Let’s share with you a fun activity based on a bigger ressource called Grammino Conditionals. This game is perfect for you if you are looking for ideas to make your students speak using conditional. If you’re looking for more activities on this grammar point, check all our Conditional activities. Also, all our ESL Games are ready to be used and share with your students.
I can’t lie to you, there are days when lessons just sneak up on me. That little ZOOM beep-beep-beep rings out like a foghorn reminding me of my non-existent lesson plan and an upcoming 60 minutes with 4 students staring back at me from my screen as if to say, “We know what you didn’t do last night…”
It happens. The only thing to do is buy yourself some time. But how? Interrogate them about their weekends? Oh, it’s Thursday and you just saw them 2 days ago? Nothing new has happened, or at least, nothing that can buy you enough time to search through that textbook PDF and get some kind of plan in order. And plus, if they’re answering your questions it’s generally polite to look them in the… screen?
Fear not my brave (if not a bit disorganized) ESL teacher! Here is a warm-up activity that you can slap on that screen, look like a champion of a teacher, and fool around in your file folders while you figure out if the group is on lesson 7.1 or 7.2…
Behold! A blog post special adaptation of our popular Grammino Conditionals resource fit for a stud of an ESL teacher such as yourself. Gramminos are sets of domino-inspired game cards to print, cut out and use in the offline classroom. The resource also comes with a virtual version which can achieve something similar to what is found in this post.
The concept is simple but the aesthetics are high, which is what will make you look like an organized professional with emphasis on the “look like.” There are 4 pages in the PDF corresponding to the different English conditionals with the 4th page being a mixed bag review. Depending on how much time you would like to spend on the activity, you could use it in one of a few ways. Here are a few examples:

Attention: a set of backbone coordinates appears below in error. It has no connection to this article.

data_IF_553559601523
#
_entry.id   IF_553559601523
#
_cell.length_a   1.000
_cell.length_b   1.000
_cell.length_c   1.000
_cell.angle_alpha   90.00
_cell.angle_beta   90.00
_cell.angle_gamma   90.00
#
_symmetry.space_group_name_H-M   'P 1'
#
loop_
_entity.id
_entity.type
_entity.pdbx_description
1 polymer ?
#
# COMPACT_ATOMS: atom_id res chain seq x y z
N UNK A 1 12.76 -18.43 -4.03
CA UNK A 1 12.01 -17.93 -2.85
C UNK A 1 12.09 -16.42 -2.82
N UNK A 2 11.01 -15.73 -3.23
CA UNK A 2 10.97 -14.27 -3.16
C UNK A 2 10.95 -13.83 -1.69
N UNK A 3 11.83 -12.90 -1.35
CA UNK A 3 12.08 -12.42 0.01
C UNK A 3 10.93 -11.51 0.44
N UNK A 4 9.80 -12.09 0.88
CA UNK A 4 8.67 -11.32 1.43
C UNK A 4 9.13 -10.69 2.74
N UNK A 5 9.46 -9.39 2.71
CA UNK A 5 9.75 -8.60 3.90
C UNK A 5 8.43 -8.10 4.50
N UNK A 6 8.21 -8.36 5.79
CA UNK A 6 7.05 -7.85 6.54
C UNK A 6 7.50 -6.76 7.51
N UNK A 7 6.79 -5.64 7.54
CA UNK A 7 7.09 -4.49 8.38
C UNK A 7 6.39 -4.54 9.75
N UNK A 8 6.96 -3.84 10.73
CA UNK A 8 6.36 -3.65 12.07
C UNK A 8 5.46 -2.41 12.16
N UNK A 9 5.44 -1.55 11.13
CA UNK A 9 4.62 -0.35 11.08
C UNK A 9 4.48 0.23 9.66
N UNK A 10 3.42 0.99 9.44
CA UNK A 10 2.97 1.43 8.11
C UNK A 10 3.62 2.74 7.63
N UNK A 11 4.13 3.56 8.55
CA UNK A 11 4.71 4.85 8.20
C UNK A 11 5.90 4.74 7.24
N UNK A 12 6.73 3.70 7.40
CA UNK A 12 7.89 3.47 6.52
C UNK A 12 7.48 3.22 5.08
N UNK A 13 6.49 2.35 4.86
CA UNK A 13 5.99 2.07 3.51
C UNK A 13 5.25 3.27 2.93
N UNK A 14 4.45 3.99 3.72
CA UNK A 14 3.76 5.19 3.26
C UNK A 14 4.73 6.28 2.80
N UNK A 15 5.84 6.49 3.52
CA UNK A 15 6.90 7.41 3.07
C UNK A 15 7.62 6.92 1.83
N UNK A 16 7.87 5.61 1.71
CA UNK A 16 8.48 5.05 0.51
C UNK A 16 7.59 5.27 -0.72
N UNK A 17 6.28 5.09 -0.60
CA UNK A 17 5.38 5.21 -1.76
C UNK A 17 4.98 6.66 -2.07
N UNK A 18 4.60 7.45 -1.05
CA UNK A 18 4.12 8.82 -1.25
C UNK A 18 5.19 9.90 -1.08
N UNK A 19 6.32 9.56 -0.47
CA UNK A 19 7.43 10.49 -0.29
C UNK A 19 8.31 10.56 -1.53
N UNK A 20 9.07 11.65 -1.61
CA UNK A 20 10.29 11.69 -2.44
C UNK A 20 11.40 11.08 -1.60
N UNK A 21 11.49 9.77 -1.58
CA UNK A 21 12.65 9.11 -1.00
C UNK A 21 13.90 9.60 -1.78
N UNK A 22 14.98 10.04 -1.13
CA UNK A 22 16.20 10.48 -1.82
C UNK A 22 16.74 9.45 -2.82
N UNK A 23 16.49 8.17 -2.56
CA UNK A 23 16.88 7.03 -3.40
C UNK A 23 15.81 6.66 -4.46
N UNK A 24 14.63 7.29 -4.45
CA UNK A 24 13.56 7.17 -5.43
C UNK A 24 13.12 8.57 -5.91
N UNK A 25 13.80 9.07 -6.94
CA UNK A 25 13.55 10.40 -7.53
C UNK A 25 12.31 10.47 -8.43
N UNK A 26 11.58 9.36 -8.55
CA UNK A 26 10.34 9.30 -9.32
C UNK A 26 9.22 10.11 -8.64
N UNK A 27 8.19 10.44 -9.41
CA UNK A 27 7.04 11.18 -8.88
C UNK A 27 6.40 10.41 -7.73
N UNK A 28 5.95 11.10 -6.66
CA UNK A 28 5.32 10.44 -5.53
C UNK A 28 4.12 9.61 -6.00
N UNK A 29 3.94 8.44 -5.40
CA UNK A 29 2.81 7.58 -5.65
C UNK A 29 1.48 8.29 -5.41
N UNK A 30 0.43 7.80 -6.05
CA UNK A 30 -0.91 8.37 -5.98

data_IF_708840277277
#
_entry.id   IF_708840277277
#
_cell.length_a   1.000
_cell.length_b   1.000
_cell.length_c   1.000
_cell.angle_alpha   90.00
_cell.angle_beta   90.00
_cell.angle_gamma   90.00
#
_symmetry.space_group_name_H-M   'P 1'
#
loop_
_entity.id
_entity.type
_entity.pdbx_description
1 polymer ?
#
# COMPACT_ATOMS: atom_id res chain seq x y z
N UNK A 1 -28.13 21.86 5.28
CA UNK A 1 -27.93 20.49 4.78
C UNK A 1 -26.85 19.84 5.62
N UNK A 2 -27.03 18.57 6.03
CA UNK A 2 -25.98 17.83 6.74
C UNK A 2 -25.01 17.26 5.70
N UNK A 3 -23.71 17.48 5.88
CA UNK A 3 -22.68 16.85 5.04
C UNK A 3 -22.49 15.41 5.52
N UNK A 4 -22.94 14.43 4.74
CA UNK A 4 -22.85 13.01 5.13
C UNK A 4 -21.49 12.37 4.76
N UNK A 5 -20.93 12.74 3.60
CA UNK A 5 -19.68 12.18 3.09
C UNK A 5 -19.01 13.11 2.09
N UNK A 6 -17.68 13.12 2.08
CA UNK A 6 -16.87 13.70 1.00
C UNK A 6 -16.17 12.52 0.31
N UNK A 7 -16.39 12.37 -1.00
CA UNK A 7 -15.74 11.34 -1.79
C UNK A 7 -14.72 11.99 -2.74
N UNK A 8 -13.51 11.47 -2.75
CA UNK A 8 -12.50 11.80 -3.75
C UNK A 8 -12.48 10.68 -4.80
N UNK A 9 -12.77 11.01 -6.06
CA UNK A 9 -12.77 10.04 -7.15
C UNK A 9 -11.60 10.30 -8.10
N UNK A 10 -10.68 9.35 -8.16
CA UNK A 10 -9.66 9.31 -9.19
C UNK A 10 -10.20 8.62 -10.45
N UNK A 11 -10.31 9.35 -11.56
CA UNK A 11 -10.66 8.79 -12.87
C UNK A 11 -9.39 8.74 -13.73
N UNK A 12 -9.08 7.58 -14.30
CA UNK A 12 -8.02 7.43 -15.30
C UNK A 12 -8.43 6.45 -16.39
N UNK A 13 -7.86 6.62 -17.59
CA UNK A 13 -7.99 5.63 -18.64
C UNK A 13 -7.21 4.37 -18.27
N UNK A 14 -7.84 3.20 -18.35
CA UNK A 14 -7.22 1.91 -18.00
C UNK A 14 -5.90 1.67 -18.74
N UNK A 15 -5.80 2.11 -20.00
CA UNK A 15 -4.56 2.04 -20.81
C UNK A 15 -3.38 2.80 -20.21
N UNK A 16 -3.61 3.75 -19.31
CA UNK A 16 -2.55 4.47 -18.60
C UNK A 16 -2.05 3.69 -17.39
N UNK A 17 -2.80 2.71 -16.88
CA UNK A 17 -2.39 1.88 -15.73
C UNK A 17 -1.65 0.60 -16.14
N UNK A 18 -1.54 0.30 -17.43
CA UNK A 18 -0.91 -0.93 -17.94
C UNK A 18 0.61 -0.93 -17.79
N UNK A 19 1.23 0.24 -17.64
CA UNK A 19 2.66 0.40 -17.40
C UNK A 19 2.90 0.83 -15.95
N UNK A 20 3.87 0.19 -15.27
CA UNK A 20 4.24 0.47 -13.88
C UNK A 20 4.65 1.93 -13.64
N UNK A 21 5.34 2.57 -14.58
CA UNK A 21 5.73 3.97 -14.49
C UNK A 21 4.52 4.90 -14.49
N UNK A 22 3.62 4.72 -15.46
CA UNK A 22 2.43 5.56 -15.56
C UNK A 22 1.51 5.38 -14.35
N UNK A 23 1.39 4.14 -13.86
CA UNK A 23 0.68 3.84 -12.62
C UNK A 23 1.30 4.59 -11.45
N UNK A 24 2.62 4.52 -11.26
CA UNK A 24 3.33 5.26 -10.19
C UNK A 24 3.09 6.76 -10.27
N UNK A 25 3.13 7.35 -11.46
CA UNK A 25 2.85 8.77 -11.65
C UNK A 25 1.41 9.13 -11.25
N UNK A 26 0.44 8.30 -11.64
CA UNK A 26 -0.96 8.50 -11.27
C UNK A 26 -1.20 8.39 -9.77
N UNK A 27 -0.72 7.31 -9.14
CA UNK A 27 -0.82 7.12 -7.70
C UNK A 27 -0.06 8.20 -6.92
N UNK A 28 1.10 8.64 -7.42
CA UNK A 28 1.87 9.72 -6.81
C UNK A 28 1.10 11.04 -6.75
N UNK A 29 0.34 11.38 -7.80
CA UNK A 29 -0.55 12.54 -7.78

- Choose a student to start with the beginning of a phrase and have them connect it to the image on the next domino. Be sure to tell them that this connection can be incredibly loose. If they see and image of a baby, they could mention a stroller, baby food, daycare, etc. They can say their sentence out loud, and the other students can correct them if needed. Once that is accomplished, the next student can continue in the domino chain. Have them continue like this until you wish to end the activity.
- Play like above except have students write their sentence in the chat. Again, other students can correct them if they are wrong.
- For each domino pair, give your students 1 minute to come up with a brilliant sentence. Have your students share their sentences. The best, funniest, saddest, most ridiculous, etc. sentence wins.
- For each domino pair, give your students 2-3 minutes to write down as many sentences as they can. The student with the most grammatically correct sentences written in the chat wins.
Download this one now before you get stuck in a jam!